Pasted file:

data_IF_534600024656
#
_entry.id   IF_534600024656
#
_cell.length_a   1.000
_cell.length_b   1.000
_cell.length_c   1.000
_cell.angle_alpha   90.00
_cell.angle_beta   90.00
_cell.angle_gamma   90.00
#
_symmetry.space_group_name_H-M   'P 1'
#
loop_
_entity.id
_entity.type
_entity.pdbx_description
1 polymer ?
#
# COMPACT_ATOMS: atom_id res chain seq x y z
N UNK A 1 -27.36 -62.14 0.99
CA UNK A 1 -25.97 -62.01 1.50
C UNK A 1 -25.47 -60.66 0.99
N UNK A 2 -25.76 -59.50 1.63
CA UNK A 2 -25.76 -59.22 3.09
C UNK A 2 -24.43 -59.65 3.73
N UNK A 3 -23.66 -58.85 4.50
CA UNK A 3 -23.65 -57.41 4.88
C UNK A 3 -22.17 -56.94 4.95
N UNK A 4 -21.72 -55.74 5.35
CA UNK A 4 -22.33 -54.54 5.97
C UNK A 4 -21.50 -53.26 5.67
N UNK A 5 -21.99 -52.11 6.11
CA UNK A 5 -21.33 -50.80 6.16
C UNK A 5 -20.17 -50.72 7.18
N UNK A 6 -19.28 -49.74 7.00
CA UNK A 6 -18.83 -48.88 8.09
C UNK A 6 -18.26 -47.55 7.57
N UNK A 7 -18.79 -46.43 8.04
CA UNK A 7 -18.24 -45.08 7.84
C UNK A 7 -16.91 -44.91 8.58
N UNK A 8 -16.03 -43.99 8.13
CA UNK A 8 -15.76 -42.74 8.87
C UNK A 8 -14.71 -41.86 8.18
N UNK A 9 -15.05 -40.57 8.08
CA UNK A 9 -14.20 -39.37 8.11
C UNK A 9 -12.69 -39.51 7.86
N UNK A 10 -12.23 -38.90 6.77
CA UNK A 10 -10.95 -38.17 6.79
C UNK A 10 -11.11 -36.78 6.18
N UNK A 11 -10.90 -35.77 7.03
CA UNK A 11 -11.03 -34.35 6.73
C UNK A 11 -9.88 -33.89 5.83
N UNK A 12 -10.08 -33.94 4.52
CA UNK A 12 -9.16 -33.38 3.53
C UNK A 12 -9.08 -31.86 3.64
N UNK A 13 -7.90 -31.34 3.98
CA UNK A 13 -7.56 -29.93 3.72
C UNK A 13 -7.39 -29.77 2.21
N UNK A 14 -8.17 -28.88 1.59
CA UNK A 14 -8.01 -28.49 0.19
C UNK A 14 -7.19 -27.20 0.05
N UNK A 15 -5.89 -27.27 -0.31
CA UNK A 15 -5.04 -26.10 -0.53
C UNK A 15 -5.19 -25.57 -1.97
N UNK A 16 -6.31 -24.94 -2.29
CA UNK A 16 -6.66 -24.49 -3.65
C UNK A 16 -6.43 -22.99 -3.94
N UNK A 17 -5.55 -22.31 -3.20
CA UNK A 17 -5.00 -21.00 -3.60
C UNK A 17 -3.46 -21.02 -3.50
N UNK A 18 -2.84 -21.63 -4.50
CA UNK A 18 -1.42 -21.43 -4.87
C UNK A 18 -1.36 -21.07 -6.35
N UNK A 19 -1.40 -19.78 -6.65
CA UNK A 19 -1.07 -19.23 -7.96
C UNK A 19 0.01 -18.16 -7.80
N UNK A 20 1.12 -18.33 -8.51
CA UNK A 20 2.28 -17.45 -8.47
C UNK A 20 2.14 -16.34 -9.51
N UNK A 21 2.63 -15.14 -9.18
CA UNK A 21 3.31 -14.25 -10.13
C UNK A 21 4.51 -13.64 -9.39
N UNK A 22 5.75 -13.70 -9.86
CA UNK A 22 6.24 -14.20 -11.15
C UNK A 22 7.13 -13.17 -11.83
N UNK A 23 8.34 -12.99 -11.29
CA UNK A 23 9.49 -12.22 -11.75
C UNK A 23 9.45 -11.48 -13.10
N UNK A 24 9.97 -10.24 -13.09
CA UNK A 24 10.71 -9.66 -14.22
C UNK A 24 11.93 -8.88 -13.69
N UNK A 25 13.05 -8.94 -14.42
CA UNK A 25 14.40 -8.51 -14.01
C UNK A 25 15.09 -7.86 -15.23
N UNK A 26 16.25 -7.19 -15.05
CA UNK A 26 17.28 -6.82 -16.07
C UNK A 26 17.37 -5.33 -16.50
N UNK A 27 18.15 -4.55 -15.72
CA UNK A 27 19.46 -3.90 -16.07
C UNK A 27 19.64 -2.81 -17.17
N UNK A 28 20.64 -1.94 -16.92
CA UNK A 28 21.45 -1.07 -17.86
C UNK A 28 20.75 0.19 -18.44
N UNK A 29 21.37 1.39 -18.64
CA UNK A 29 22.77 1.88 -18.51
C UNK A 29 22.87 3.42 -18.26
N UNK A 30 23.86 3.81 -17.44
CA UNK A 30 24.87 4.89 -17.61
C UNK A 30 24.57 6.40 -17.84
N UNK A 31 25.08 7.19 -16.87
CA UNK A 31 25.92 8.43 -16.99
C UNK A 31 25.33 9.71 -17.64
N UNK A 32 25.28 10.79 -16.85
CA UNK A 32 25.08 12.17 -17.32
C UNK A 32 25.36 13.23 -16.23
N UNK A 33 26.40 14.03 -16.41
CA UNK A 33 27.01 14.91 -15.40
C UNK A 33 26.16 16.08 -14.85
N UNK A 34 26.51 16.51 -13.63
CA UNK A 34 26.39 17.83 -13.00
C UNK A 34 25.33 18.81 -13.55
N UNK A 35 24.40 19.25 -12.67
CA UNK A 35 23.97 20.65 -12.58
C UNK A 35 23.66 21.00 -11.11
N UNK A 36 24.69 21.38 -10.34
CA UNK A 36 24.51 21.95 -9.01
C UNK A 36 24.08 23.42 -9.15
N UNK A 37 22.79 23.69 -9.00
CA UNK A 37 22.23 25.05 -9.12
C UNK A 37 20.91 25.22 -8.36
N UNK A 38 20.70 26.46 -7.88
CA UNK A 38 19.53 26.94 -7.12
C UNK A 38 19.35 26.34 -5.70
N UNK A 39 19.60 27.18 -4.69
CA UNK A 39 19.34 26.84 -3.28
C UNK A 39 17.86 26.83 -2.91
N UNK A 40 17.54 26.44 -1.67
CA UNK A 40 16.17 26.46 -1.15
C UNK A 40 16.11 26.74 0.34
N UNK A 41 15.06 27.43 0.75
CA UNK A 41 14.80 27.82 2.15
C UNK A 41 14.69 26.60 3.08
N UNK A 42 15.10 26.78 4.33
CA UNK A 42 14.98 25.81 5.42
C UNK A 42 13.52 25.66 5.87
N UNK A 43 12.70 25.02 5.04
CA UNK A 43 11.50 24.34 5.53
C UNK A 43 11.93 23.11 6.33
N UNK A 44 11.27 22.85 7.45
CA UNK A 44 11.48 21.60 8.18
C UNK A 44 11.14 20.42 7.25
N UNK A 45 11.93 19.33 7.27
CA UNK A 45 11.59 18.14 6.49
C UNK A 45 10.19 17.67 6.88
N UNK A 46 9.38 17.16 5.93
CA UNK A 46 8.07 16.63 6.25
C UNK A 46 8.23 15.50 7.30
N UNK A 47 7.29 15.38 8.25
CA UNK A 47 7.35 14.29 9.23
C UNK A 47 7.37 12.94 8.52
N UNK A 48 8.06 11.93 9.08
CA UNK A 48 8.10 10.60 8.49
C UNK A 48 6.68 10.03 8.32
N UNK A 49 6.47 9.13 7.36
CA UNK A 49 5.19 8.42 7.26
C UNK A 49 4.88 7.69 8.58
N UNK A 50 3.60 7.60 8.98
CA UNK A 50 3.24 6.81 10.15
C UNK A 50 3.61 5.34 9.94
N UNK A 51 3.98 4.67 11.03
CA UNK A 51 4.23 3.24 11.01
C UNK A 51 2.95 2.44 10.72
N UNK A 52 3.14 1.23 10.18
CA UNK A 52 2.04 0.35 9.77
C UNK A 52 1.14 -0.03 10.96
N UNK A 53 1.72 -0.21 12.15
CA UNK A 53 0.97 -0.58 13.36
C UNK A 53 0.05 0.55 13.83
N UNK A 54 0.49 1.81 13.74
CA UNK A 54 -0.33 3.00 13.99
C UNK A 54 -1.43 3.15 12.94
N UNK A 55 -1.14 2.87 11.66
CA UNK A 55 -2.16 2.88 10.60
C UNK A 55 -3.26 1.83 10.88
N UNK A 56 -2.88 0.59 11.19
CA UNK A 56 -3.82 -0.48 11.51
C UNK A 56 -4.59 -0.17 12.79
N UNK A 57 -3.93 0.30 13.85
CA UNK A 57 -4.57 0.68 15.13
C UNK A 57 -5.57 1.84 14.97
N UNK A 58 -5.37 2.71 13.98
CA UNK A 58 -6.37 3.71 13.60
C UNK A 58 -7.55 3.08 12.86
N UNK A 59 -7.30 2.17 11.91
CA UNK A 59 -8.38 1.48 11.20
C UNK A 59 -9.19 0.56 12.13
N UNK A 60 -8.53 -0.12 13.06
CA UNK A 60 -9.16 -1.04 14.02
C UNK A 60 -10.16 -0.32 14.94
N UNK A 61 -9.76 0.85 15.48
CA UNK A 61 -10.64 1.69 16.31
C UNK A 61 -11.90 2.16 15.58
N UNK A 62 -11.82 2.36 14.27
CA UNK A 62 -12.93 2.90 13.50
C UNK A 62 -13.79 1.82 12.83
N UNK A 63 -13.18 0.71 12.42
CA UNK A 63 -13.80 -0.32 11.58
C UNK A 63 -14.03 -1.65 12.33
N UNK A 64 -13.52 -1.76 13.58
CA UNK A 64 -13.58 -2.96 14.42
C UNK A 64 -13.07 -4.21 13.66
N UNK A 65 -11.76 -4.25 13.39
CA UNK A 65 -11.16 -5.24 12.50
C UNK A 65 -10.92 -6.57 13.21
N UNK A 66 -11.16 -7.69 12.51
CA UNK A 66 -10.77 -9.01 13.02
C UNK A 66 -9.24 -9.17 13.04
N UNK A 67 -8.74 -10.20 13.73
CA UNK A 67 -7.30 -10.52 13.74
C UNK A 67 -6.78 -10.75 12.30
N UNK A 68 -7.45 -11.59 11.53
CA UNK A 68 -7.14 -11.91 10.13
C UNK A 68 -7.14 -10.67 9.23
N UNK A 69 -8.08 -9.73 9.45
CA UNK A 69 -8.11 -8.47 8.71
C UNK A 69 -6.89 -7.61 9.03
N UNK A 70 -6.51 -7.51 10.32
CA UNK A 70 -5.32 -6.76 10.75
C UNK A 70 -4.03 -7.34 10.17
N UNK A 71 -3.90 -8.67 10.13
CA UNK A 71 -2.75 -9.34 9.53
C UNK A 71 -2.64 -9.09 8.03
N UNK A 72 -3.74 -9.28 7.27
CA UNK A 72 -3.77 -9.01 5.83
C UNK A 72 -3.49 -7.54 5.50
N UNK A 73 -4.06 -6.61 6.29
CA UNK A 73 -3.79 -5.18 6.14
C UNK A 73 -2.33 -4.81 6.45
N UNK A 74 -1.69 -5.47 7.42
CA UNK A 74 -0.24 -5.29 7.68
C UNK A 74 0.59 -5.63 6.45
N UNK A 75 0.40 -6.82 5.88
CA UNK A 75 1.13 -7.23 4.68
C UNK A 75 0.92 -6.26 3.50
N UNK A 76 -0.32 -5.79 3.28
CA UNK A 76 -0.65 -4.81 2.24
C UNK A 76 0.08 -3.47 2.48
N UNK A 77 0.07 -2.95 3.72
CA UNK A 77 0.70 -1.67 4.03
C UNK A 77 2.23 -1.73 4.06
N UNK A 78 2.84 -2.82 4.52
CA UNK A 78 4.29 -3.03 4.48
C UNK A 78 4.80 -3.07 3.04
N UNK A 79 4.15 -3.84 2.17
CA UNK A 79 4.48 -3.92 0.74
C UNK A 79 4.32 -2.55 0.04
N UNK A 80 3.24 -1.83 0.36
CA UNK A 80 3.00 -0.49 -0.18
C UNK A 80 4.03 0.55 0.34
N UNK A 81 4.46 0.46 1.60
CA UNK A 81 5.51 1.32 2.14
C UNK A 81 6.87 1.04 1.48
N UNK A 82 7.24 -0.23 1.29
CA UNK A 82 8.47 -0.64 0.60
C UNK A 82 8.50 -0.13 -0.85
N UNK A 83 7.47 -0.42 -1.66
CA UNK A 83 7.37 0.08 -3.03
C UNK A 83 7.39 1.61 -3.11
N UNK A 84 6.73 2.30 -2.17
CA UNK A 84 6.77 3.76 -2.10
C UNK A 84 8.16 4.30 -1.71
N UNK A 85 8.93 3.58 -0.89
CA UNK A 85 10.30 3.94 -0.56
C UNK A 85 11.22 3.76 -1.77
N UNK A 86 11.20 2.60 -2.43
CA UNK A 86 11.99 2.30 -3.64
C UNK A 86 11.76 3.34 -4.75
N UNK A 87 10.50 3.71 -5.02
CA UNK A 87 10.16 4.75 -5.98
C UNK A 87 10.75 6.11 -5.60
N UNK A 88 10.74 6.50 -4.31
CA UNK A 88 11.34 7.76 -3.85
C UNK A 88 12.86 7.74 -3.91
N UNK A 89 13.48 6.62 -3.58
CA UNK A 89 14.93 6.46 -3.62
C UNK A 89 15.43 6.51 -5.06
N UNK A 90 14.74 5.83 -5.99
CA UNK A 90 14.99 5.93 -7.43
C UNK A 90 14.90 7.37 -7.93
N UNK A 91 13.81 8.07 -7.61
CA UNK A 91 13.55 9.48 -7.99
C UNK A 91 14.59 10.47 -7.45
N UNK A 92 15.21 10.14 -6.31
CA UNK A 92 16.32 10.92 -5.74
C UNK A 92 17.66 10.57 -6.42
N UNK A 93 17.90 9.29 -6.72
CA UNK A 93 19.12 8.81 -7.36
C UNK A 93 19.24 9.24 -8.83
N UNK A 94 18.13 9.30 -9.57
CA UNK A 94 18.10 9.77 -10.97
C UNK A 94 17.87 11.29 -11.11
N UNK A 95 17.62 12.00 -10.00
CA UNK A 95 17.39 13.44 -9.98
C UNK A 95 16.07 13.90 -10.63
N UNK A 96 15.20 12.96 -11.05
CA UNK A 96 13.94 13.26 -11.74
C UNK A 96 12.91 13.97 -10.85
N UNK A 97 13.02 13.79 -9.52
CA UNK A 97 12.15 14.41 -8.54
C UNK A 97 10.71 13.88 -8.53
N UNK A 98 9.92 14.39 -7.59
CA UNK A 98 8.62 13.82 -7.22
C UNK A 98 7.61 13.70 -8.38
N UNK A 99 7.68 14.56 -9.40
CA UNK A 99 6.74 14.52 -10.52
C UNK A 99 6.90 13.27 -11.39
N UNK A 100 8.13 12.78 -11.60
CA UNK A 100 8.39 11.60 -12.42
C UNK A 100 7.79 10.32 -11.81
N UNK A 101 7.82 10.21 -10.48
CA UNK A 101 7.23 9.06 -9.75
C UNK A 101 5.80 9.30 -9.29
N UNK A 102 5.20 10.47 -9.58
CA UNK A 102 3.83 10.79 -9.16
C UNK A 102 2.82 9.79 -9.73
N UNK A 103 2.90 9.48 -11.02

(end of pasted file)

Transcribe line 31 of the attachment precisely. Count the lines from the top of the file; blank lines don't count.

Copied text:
CA UNK A 4 -22.33 -54.54 5.97